For: Playstation 3 and Xbox 360
From: Team Bondi/Rockstar
ESRB Rating: Mature (blood and gore, nudity, sexual themes, strong language, use of drugs, violence)
Fans of Rockstar-published games might look at “L.A. Noire’s” marketing, see the usual Rockstar game symptoms, and very understandably assume that, just as “Red Dead Redemption” was “Grand Theft Auto” in the Old West, this is “GTA” in 1940s Los Angeles.
But while “Noire” looks and sounds like a “GTA” game, it plays almost nothing like one. In fact, it plays quite like no other game out there, and if you can give it a chance to grow on you, this police detective simulator achieves its objective skillfully and with exceptional confidence.
First, a word on what “Noire” is not. Though you’re free to explore this massive, meticulously replicated chunk of Los Angeles however you like, this isn’t your typical open-world game. There are random street crimes scattered outside the game’s main storyline, but the overwhelming majority of “Noire’s” activity lies along the main road.
Additionally, you cannot run around, Niko Bellic-style, and raise random hell. Outside of specific instances in which you’re trading bullets with criminals, you can’t even draw your weapon. You’re police detective Cole Phelps, and this is the story of his ascent through the ranks, not of the time he lost his mind and murdered half the city.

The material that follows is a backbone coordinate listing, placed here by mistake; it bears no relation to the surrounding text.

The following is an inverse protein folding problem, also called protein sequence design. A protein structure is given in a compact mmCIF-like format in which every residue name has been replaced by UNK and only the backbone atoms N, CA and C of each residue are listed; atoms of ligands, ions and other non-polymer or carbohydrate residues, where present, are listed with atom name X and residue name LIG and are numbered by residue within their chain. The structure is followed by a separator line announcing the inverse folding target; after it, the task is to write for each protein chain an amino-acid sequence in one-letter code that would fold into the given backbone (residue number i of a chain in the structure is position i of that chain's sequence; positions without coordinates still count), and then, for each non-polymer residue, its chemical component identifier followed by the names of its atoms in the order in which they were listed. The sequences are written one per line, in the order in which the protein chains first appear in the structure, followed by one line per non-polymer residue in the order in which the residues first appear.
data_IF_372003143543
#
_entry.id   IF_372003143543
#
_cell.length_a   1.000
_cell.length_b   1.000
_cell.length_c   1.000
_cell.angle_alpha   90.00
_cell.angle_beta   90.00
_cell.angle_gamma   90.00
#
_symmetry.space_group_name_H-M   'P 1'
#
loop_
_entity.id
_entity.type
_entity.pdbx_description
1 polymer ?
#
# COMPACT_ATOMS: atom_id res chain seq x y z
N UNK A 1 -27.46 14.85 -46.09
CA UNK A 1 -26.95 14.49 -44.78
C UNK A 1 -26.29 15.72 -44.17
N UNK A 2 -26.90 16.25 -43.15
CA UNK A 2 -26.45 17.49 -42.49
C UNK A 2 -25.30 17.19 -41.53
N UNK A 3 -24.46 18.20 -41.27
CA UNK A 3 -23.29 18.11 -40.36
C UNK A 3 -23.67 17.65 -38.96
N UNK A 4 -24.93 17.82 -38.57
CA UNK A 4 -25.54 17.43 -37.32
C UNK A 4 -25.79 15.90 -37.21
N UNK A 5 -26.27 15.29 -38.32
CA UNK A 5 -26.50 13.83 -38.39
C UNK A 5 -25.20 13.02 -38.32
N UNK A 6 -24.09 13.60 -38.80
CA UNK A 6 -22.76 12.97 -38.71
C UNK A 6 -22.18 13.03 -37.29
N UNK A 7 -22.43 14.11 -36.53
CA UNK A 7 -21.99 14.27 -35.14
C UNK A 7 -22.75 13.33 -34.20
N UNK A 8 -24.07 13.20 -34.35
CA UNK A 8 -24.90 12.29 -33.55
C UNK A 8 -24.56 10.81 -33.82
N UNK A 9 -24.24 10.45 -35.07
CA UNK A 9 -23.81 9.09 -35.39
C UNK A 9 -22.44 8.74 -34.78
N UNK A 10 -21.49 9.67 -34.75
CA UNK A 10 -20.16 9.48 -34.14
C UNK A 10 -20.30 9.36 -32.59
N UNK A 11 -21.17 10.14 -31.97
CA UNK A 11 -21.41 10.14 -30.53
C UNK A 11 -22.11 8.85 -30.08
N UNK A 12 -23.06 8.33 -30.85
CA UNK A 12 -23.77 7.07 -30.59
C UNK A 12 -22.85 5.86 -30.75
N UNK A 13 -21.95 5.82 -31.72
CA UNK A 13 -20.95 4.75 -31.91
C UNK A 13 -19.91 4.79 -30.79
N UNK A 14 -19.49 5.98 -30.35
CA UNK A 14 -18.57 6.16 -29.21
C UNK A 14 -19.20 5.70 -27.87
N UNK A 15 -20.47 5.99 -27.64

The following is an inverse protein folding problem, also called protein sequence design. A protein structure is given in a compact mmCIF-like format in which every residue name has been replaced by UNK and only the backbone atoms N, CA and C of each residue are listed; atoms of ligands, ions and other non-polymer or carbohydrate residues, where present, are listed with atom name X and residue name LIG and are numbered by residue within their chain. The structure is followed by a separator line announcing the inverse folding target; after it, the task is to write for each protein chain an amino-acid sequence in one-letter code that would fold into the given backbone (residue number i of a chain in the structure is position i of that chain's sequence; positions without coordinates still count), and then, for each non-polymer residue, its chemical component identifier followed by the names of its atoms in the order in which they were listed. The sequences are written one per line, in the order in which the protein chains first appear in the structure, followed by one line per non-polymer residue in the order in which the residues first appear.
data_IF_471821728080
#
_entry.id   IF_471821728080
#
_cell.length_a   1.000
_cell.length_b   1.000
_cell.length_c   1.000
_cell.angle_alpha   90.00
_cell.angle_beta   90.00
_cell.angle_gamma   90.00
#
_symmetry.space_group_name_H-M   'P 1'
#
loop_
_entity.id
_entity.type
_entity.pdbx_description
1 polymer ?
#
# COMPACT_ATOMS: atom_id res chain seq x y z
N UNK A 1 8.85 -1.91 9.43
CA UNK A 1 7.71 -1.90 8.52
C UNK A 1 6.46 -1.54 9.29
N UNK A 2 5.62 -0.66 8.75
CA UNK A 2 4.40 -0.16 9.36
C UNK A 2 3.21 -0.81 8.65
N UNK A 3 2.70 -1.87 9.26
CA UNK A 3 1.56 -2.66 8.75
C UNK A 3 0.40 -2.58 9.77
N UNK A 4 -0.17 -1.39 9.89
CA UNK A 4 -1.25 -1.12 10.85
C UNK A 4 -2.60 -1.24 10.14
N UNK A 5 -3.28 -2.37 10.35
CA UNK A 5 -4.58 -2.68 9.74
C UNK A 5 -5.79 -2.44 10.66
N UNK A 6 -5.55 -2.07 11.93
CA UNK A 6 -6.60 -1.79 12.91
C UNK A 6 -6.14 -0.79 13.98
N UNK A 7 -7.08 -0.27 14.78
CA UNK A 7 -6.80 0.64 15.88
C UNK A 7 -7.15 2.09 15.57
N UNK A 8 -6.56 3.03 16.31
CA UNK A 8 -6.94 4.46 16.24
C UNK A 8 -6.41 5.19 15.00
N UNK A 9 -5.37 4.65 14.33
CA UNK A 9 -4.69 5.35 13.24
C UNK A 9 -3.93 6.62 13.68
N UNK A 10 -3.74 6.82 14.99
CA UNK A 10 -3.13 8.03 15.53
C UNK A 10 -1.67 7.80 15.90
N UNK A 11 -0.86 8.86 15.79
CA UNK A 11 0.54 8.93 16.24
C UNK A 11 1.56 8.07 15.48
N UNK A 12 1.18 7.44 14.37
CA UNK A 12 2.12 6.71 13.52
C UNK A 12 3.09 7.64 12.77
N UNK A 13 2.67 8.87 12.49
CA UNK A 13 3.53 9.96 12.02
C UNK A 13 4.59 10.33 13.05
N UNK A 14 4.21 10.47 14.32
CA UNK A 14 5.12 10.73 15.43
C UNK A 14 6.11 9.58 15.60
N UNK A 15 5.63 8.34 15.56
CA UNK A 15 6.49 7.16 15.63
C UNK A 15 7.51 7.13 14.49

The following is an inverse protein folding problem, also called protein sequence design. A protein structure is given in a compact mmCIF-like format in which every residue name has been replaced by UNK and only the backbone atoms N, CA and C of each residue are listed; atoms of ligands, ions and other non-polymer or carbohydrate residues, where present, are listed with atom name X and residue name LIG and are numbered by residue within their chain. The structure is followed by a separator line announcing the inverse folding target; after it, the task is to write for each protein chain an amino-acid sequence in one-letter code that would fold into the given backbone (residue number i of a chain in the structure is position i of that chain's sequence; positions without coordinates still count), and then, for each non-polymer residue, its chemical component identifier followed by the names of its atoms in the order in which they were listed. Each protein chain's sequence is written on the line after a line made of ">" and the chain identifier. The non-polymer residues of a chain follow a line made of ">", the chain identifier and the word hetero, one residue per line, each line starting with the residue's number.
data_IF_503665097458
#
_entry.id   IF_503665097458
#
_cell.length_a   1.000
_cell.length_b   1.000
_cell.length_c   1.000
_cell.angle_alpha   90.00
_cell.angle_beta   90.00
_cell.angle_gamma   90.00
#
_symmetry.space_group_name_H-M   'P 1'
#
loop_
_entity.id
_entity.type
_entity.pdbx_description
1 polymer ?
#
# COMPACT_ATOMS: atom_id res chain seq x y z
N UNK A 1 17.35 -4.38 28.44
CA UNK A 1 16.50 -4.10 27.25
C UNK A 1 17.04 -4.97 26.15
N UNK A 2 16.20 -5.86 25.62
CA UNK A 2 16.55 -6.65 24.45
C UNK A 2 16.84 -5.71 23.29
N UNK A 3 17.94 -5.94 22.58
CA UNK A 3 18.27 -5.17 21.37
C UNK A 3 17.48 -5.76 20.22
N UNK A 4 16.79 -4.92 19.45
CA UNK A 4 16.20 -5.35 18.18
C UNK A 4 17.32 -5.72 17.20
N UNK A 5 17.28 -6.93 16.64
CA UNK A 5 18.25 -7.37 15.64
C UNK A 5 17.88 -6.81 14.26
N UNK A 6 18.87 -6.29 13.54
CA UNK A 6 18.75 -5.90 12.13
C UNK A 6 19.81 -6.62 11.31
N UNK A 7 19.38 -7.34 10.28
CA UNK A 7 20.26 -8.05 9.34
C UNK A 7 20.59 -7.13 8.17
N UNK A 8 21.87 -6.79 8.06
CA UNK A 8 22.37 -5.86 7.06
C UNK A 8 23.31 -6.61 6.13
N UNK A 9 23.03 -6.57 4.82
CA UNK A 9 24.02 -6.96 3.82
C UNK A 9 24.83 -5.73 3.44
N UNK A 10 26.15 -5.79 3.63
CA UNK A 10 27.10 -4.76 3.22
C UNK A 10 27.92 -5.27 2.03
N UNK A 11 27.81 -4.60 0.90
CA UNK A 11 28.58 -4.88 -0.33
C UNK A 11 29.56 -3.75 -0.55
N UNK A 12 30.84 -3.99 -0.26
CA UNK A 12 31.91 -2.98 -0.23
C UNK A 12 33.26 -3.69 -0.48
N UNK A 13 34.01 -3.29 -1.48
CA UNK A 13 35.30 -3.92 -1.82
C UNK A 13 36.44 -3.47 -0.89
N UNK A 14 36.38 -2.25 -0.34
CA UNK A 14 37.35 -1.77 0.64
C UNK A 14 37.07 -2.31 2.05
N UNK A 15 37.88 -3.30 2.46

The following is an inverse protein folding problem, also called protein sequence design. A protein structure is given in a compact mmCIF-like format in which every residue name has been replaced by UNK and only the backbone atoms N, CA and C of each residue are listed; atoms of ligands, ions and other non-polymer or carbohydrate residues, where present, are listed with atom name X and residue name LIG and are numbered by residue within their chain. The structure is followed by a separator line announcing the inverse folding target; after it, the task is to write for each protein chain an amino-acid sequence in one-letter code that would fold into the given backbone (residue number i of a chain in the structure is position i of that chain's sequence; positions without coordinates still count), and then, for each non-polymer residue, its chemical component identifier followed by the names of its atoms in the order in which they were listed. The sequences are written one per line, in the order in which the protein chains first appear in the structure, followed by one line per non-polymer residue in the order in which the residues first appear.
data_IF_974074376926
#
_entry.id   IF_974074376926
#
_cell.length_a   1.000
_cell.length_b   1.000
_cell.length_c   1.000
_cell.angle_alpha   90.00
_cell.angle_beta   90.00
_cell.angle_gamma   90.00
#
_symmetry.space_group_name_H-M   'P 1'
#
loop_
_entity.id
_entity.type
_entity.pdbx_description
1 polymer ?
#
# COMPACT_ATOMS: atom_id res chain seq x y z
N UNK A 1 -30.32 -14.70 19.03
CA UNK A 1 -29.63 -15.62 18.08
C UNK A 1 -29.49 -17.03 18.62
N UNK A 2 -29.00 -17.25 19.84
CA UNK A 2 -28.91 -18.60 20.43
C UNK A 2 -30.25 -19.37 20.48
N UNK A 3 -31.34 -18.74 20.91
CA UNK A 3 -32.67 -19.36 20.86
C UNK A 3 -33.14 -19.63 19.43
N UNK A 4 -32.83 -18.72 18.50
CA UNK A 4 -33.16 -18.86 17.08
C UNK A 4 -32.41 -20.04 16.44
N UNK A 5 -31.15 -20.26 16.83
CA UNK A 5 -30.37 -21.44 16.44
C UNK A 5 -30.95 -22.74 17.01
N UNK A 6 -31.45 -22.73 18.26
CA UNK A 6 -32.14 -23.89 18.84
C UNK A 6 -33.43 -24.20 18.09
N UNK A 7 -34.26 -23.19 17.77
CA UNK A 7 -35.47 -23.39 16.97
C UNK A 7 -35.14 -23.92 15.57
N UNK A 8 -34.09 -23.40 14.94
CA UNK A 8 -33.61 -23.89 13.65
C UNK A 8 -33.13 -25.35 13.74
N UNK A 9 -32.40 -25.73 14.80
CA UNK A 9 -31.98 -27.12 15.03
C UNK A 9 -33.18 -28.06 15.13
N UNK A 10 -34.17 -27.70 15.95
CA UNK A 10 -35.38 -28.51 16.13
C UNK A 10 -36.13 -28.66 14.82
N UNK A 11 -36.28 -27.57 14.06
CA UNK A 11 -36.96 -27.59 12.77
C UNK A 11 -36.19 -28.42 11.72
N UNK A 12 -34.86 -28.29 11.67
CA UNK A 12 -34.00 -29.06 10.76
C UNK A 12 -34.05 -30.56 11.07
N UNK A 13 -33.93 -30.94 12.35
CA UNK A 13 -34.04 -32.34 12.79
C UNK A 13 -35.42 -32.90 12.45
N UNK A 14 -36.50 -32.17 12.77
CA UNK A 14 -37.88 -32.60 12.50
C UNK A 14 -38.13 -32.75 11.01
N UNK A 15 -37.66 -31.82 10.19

Perhaps more jarring is that, third-person shootouts and car chases aside, “Noire” is primarily an adventure game. Some criminals will die from your gun, but most of your play time will consist of carefully scouring crime scenes for evidence and using your findings — combined with smart witness questioning and suspect interrogation — to successfully close a case.
Games have covered this ground before, but “Noire” does it better by venturing beyond the usual adventure game limitations.
Crime scenes, for instance, aren’t restrictive, cause-and-effect pixel hunts; they’re wide-open areas you freely explore like you would in any other open-ended third-person game. Some wonderfully subtle (and, if you’re feeling confident, optional) musical clues tell you if you’re near clues or have found all there is to find, but if you proceed to interrogation before fully turning a scene inside out, “Noire” does not intervene.
That goes as well for interviews. “Noire” compiles questions from clues you find, and you’re tasked with believing, challenging or (if you have evidence to back it up) outright accusing interviewees of deceit. “Noire” leaves it up to you to read people’s faces for signs of dishonesty, and it provides the means for doing so with some frighteningly advanced facial animation technology.